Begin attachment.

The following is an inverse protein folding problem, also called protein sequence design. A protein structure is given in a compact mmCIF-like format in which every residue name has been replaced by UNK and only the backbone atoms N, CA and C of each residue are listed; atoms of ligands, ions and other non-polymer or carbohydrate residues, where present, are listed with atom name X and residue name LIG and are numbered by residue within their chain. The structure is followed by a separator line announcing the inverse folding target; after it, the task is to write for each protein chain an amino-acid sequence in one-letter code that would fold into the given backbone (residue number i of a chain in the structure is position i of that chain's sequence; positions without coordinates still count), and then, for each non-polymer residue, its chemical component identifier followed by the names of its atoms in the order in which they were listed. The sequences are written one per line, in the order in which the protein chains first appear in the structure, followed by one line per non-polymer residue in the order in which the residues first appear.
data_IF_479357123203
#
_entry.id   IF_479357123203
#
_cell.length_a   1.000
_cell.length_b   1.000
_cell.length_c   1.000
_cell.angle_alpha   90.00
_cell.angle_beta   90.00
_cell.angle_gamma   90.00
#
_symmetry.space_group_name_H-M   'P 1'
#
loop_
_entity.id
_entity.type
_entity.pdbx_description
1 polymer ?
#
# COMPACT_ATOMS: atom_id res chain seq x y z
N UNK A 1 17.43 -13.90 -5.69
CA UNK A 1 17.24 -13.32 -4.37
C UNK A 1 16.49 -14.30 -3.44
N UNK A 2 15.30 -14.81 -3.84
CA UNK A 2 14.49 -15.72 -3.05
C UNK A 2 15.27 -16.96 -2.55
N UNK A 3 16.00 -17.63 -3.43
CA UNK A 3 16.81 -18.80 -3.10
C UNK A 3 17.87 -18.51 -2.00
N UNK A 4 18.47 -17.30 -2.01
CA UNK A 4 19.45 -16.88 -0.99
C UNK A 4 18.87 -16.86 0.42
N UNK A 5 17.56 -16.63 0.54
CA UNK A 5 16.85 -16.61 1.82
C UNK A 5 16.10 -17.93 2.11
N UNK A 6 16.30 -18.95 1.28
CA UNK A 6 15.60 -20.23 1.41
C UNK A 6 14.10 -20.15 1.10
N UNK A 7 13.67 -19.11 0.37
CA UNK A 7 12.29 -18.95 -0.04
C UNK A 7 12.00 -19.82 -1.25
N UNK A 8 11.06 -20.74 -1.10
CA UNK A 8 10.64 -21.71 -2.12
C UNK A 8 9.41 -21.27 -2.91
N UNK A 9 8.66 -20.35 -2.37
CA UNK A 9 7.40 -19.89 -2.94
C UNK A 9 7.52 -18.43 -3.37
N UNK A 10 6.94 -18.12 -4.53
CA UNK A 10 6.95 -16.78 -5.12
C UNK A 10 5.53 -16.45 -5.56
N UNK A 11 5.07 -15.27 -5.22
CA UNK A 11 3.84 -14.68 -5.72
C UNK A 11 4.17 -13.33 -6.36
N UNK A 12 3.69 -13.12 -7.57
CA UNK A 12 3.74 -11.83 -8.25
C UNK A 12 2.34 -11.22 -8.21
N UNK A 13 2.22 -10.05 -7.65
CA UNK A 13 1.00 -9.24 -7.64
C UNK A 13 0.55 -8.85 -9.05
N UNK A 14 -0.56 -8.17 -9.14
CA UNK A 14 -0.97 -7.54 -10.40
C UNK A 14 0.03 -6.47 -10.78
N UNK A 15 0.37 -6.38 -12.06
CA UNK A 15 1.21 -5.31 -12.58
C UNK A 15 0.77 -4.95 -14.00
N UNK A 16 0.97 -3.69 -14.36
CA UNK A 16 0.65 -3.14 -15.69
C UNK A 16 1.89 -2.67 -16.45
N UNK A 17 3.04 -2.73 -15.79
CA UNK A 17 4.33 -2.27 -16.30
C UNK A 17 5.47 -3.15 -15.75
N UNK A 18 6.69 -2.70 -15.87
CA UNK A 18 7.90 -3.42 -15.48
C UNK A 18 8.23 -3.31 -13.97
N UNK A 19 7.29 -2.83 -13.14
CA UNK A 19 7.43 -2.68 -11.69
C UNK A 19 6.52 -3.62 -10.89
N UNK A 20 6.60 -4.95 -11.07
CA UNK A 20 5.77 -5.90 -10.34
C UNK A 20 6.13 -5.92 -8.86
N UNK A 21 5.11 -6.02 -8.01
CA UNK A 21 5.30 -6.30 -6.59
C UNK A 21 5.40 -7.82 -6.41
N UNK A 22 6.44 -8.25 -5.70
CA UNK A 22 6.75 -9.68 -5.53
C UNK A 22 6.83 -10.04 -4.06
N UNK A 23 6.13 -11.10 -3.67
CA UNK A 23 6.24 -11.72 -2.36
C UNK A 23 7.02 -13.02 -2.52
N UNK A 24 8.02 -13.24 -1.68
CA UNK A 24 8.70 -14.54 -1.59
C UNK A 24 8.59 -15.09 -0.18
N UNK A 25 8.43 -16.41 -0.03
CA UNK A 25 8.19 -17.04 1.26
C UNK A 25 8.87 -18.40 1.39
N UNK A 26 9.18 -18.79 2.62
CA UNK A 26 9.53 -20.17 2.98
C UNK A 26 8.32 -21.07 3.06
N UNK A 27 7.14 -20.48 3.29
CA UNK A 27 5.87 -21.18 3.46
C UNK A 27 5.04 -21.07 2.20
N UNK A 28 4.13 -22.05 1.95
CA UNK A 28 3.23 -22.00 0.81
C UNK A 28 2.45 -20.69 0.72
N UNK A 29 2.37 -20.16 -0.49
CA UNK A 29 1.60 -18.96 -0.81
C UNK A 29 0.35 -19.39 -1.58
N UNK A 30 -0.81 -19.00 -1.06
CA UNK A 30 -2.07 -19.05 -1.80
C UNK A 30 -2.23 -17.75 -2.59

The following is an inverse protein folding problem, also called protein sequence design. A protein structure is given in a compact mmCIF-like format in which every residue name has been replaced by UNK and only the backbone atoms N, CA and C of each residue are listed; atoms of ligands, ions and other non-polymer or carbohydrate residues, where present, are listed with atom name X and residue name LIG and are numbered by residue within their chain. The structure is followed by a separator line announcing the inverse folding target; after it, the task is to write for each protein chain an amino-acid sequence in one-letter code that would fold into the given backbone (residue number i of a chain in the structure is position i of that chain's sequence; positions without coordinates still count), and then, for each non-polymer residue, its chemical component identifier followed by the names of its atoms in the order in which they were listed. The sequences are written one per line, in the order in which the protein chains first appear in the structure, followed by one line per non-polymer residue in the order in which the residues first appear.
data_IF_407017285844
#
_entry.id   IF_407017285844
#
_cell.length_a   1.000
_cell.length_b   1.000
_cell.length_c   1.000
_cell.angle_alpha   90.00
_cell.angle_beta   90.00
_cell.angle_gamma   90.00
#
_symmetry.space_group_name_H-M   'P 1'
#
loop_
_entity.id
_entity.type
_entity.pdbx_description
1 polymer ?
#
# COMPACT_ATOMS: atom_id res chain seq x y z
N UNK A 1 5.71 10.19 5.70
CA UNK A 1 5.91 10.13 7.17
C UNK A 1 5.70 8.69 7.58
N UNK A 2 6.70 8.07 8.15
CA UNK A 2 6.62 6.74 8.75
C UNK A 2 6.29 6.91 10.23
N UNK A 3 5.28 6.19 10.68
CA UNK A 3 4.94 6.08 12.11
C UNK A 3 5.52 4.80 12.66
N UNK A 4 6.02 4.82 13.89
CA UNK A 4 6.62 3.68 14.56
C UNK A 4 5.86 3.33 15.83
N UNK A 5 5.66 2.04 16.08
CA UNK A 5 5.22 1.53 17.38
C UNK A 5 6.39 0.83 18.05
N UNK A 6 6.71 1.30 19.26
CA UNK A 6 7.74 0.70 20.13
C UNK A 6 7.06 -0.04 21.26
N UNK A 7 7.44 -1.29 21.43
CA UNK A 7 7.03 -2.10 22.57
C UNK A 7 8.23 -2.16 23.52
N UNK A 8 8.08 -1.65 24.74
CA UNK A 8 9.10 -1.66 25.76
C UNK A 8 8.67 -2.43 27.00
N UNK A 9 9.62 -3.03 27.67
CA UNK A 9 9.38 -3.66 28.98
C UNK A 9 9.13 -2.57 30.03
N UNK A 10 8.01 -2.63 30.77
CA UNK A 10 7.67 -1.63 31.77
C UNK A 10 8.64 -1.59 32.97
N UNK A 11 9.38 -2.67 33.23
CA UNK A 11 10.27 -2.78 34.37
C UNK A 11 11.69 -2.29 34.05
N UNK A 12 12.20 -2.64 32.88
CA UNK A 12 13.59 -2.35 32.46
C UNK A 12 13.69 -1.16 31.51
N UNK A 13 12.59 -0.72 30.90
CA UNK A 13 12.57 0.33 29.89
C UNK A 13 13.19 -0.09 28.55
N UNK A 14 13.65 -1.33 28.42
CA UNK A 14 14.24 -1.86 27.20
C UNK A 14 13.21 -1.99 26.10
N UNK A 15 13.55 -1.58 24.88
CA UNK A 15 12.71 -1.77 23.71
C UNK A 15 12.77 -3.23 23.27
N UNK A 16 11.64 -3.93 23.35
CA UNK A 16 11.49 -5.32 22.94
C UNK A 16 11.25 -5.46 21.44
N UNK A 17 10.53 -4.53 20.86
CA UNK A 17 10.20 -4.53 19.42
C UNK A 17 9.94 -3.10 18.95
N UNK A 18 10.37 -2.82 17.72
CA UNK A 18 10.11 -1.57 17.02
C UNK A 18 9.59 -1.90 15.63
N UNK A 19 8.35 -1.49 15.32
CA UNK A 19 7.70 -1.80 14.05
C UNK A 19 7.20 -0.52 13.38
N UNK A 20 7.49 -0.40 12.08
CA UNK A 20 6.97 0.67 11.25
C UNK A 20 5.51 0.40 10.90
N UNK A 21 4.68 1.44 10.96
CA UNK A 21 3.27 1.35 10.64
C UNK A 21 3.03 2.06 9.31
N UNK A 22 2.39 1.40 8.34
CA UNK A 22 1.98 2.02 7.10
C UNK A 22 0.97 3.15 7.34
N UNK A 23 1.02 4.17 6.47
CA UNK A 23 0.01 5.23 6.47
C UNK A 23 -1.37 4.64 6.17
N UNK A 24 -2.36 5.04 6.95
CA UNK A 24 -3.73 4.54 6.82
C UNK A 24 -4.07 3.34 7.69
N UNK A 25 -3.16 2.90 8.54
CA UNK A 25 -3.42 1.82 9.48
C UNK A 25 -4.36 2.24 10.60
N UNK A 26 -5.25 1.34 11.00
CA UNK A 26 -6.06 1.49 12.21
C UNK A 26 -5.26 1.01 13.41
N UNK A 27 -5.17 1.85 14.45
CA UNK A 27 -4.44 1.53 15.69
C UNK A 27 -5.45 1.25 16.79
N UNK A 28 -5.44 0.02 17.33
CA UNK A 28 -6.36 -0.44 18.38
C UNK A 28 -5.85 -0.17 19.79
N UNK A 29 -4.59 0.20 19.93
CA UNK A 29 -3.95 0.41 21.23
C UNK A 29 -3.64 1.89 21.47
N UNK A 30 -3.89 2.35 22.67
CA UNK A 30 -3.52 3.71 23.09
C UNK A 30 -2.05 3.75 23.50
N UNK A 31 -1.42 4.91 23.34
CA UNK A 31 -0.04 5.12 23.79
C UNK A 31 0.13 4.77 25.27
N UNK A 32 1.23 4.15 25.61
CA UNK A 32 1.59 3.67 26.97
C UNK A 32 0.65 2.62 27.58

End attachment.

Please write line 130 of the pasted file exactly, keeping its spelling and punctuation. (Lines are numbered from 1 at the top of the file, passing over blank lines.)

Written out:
1 polymer ?